Yossi Klein Halevi comes to the same issue from a totally different viewpoint. She wants justice and rights – he wants to find a realistic solution to a situation that only leads to "frustration and bitterness". He looks at the Kotel wars and see trouble for the Israel-Diaspora relations, and to relations between people within Israel, he sees a landmine that should be dismantled. Klein Halevi uses the language of spirituality ("The Orthodox monopoly at the Wall will not be undone by frontal challenge. Religious change doesn’t happen by using the confrontational techniques of political change but by drawing on inner spiritual resources") but is acting like what Israelis call a "Mapainic" - after the Mapai Party, known for its ideologically flexible pragmatism. In other words, Beit-Halachmi and Klein-Halevi only seemingly speak the same language while in fact they speak about different issues: she's speaking the language of principles, he's speaking the language of realism.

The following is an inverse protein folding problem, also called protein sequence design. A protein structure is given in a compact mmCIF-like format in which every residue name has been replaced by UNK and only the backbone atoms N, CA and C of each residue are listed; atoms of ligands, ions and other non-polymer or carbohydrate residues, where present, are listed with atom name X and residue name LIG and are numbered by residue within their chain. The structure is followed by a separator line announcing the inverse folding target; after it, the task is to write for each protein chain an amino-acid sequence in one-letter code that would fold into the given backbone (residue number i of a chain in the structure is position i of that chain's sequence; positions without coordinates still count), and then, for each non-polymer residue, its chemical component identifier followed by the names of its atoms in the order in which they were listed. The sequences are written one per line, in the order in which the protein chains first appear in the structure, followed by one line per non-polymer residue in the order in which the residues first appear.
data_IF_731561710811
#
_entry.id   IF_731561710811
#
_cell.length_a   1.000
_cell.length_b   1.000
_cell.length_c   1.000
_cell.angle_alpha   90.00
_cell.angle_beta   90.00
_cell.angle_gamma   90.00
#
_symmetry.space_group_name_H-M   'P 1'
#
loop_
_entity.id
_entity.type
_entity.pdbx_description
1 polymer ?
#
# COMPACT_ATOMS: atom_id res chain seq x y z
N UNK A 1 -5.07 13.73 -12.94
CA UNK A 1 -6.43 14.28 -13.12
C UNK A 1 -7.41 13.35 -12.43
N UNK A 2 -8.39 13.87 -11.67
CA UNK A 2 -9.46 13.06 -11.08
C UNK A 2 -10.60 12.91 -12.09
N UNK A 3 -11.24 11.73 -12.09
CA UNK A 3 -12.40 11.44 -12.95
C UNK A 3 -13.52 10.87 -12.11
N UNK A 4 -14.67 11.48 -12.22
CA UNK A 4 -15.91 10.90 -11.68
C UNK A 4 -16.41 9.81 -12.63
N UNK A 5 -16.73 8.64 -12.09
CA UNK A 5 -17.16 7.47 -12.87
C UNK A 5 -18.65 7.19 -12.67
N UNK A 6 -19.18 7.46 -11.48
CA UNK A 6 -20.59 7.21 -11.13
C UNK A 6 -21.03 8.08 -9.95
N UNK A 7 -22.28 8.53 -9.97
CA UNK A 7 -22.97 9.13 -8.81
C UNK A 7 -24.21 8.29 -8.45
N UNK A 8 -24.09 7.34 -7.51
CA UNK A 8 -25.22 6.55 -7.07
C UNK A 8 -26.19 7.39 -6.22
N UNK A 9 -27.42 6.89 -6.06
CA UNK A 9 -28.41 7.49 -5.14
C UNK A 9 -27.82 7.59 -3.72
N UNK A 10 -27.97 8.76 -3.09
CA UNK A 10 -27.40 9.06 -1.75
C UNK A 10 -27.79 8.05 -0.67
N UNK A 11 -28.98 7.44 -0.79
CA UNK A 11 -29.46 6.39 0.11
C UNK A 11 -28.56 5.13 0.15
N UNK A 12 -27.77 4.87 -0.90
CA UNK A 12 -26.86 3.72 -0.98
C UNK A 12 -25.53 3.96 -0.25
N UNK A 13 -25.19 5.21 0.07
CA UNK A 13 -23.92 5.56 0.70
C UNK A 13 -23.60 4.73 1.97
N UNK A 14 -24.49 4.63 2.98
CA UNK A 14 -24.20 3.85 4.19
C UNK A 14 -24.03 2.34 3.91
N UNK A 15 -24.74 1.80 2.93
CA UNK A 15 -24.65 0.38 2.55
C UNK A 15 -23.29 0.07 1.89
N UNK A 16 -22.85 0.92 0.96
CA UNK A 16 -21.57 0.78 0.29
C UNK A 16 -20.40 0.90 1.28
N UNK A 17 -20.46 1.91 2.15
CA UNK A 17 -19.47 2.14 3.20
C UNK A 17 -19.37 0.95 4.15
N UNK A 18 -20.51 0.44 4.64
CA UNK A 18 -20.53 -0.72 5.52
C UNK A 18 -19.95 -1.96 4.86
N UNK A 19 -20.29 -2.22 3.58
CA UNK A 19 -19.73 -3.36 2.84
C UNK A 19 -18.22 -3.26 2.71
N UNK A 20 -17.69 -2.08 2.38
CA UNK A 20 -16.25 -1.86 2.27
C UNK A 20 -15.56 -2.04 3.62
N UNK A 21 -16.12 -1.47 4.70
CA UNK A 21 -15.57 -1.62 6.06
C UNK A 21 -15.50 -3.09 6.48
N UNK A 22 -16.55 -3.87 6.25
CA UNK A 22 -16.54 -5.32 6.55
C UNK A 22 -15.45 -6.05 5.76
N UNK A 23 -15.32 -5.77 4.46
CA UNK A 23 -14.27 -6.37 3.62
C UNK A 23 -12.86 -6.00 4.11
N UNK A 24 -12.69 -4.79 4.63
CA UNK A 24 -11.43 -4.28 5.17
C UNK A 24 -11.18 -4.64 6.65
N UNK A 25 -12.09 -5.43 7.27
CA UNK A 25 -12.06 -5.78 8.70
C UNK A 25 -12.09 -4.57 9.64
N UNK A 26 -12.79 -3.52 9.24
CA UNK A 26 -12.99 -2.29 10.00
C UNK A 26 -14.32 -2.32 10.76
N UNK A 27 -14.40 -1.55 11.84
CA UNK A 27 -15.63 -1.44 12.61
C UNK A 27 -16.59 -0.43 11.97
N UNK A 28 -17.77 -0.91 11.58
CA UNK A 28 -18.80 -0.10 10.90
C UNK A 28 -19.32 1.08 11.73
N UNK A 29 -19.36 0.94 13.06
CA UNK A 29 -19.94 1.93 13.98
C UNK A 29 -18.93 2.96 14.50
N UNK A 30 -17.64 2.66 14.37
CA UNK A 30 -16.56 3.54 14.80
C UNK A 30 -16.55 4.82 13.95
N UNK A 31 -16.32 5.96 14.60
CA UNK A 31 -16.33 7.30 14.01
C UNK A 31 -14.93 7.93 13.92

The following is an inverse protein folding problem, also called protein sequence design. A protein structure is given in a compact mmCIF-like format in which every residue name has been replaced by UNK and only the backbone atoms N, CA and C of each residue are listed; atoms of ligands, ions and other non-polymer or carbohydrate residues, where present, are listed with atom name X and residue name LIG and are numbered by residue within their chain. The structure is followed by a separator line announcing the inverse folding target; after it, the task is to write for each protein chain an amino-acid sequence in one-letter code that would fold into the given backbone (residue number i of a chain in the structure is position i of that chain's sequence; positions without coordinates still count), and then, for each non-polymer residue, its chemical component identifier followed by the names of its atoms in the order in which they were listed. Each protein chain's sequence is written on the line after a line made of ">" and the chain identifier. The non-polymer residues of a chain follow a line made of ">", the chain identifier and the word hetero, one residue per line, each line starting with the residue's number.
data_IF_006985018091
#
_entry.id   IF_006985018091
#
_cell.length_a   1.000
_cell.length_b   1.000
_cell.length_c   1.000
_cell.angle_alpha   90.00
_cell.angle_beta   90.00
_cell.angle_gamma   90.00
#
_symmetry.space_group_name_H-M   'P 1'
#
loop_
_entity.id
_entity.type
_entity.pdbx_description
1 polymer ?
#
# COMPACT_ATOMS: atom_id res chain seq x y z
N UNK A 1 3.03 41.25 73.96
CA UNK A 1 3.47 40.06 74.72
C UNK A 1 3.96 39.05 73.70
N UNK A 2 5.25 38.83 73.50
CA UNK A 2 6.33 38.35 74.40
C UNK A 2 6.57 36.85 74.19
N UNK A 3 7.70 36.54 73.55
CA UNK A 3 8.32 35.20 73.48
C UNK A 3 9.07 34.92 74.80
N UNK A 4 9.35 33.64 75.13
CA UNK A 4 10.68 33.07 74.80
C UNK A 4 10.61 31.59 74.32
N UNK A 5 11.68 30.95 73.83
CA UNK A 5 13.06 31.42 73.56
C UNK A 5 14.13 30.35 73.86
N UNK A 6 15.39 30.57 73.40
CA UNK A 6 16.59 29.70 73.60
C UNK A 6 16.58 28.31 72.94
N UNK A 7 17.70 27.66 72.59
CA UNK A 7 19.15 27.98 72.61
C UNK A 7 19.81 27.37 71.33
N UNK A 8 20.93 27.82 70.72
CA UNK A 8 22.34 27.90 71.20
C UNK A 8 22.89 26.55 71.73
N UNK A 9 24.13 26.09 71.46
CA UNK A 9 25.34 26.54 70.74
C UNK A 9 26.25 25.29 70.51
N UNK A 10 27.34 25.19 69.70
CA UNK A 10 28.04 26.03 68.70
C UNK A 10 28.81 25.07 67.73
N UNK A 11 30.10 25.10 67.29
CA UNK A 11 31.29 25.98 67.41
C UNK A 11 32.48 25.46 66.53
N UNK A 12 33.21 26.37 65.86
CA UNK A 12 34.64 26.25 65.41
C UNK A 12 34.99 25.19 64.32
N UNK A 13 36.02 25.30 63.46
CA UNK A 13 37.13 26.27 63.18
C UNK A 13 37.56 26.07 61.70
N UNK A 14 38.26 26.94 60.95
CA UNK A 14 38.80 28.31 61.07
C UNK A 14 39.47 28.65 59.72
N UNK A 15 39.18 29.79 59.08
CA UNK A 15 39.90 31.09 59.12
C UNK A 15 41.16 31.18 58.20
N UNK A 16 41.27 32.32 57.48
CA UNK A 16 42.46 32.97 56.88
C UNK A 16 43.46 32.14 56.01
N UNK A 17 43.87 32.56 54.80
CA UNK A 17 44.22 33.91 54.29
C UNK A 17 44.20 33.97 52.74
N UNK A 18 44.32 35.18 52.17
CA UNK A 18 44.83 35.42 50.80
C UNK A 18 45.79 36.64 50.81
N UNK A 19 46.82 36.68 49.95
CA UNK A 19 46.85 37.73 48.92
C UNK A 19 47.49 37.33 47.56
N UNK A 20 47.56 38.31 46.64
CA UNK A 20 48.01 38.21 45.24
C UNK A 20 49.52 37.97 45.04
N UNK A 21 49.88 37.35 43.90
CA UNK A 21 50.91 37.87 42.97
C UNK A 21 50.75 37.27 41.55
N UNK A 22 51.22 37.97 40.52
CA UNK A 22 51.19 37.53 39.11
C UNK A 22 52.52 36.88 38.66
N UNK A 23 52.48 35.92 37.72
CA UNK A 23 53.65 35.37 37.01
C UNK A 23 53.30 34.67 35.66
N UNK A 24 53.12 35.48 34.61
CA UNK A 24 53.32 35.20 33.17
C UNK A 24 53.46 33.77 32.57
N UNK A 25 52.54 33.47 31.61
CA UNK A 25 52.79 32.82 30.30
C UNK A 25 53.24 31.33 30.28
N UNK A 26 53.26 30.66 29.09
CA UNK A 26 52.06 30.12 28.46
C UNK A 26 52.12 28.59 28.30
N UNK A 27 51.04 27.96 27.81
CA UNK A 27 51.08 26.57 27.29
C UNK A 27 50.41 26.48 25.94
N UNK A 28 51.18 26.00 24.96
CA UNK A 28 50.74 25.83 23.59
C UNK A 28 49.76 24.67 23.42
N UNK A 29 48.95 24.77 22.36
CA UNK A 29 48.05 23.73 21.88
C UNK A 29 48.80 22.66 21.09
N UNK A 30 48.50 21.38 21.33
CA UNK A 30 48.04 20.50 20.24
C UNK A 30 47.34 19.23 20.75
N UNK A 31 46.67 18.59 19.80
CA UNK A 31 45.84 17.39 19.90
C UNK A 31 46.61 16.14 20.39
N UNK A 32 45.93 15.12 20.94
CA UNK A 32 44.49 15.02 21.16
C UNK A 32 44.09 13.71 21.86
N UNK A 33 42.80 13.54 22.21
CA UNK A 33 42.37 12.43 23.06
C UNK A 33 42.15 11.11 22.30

Why is she right?

Because she's right. Women should be allowed to pray at the Kotel. They should be able to wear a tallit at the Kotel. Egalitarian minyans should be allowed at the Kotel. The control of the ultra-Orthodox over the Kotel is an outrage.

Why is he right?

Because being right doesn't mean one can win. Not long ago the issue of the Kotel was raised at an event I attended as a panelist at the Institute on American-Jewish Relations (American Jewish University). My answer was thus: put yourself in the place of Jerusalem's chief of police and you'll suddenly see why arresting a woman at the Kotel is almost a no-brainer. It's arresting this one woman, getting some bad press, mostly in the U.S., where people care about this issue, and move on; or – risking demonstrations by thousands, or hundreds of thousands of Haredim, marching in the streets, blocking traffic, tying up police resources for hours or days. What would you do? What would you choose, when even the law is on the side of arresting the woman?